Chapter 17 is quite a piece of writing! What vivid imagery!
The woman is “Babylon” but what does that mean, exactly? For some, the reference to 7 hills prompts thoughts of Rome under the conviction that the whole book relates to 7 churches under Roman persecution. Of the four approaches to Revelation usually taken, it’s noticeable that this is the first time we’ve come up with a text that forces us to think about the Historical Intepretation.
Students of first century Roman history have reviewed Revelation and worked to align prophecy to history, particularly identifying specific emperors with beasts. In the Old Testament, we can read the historical accounts alongside the prophecies to understand how they interrelate; that teaches us how to understand the prophetic writing. We have nothing in the Bible that records a history of Rome, so I’m uncomfortable with an interpretation of Revelation that depends on external historical evidence – it would mean that the meaning of the book is hidden to any reader without that external knowledge.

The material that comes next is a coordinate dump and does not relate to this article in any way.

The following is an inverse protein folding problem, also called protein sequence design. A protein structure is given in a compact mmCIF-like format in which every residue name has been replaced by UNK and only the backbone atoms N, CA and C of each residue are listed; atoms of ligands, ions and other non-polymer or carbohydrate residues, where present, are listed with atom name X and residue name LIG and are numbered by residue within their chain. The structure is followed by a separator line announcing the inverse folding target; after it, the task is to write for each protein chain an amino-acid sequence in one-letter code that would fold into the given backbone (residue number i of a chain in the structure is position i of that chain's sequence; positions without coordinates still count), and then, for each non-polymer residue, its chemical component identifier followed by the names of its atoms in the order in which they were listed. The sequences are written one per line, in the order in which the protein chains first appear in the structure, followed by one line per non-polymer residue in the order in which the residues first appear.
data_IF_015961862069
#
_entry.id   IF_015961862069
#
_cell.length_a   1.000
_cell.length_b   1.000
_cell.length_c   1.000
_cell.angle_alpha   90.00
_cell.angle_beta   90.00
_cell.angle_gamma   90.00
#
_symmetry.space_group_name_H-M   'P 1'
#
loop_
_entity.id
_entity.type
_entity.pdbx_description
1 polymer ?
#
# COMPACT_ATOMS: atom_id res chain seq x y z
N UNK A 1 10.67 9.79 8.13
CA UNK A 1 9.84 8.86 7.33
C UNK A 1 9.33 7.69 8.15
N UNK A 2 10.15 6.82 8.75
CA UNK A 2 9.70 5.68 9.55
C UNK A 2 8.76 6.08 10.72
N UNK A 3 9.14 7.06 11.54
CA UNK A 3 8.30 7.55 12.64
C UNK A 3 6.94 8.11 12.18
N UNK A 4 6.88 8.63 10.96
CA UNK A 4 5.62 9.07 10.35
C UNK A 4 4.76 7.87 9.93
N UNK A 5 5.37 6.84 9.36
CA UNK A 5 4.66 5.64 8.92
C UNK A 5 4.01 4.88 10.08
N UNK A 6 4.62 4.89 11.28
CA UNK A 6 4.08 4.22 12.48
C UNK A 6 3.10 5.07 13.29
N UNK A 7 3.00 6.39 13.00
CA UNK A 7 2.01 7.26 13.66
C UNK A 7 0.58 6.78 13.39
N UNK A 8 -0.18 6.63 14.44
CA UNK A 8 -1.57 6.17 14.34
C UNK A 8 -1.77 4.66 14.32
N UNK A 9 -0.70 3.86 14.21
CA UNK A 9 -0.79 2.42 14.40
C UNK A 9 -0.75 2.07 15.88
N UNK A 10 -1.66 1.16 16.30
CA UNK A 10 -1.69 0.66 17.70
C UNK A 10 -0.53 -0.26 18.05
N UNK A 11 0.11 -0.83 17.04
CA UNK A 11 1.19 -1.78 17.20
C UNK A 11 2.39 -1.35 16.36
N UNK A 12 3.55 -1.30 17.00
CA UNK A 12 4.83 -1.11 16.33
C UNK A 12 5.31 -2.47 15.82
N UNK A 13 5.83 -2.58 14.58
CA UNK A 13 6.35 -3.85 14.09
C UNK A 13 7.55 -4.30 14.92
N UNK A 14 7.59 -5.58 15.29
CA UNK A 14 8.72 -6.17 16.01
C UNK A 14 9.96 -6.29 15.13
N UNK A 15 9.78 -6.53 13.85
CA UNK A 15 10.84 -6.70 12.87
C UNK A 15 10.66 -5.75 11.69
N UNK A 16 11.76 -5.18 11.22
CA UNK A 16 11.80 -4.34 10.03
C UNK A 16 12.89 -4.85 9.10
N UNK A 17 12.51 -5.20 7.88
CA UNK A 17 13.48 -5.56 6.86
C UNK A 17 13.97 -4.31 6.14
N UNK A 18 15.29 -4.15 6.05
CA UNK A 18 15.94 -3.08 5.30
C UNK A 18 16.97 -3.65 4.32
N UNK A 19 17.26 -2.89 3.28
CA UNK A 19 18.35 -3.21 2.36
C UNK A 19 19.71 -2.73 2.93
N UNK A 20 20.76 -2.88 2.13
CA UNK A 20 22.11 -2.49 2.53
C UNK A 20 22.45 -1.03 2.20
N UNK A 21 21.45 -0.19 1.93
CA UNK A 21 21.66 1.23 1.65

The vision is introduced by one of the 7 angels with the 7 bowls, and seems to be setting us up with a final image of Babylon before her destruction. Perhaps she is the completion of the worship begun in Zechariah 5. Certainly that emphasises the separation between this woman and the people of God.
The woman is the accumulation of ideals, values, and idols that we might call the world, riding and upheld by the beast of rulers, governments, fashions, trends, and influencers, all floating on the vast sea of people who do not know God. The entire picture is godlessness, yet remains under God’s sovereign control (17:17).
Some limit the scope of the woman to be ecumenism or apostate Christianity, but I can’t see any such limit in the text – as ever, it’s critical to read first with respect to the 7 original churches rather than looking back through post-Reformation eyes.